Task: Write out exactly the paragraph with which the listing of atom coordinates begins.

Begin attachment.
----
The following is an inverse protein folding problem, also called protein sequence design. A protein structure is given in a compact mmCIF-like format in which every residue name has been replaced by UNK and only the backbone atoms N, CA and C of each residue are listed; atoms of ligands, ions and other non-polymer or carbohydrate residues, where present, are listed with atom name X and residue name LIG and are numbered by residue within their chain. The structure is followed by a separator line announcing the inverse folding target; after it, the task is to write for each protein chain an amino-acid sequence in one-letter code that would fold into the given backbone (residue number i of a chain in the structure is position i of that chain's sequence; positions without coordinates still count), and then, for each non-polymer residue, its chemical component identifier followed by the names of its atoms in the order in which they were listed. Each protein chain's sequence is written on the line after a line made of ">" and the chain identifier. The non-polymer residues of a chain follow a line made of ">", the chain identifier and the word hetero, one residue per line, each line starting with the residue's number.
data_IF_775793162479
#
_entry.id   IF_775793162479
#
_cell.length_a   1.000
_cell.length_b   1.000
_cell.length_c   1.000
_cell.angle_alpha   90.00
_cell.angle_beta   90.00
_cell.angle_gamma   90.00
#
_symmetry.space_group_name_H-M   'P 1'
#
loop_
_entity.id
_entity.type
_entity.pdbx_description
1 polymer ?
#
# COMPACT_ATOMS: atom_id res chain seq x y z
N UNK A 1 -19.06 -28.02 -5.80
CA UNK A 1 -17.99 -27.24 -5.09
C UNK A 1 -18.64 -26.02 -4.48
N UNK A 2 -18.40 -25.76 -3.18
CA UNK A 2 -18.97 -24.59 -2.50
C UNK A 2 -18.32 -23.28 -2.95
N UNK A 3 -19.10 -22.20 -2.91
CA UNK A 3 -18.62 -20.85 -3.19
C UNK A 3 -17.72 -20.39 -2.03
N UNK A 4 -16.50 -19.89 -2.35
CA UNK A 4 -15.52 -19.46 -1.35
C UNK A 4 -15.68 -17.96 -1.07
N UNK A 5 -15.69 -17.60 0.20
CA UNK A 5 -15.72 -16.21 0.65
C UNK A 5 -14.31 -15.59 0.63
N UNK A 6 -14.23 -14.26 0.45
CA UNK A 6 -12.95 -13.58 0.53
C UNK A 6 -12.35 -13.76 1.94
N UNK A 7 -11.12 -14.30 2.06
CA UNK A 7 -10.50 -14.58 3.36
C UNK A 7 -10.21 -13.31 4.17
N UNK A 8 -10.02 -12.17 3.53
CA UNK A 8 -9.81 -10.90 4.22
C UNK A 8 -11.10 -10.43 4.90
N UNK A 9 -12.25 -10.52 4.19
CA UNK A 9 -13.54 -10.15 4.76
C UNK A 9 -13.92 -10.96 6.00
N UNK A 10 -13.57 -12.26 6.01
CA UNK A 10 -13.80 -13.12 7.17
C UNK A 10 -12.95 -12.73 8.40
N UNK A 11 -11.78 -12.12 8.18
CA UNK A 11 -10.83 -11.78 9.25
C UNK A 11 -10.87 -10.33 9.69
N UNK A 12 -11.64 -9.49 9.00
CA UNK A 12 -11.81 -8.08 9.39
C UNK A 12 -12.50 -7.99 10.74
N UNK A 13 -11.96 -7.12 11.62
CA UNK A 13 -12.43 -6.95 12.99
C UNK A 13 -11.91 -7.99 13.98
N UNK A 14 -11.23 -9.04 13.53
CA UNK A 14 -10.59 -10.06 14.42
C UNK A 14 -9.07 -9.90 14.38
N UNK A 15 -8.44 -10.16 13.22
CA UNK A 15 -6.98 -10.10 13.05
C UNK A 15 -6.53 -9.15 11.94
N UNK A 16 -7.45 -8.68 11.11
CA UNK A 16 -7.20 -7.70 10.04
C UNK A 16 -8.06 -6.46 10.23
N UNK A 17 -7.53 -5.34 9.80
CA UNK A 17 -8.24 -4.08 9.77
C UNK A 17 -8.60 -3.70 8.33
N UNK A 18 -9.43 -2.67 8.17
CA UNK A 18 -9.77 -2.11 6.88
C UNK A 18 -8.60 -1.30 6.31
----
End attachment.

The following is an inverse protein folding problem, also called protein sequence design. A protein structure is given in a compact mmCIF-like format in which every residue name has been replaced by UNK and only the backbone atoms N, CA and C of each residue are listed; atoms of ligands, ions and other non-polymer or carbohydrate residues, where present, are listed with atom name X and residue name LIG and are numbered by residue within their chain. The structure is followed by a separator line announcing the inverse folding target; after it, the task is to write for each protein chain an amino-acid sequence in one-letter code that would fold into the given backbone (residue number i of a chain in the structure is position i of that chain's sequence; positions without coordinates still count), and then, for each non-polymer residue, its chemical component identifier followed by the names of its atoms in the order in which they were listed. Each protein chain's sequence is written on the line after a line made of ">" and the chain identifier. The non-polymer residues of a chain follow a line made of ">", the chain identifier and the word hetero, one residue per line, each line starting with the residue's number.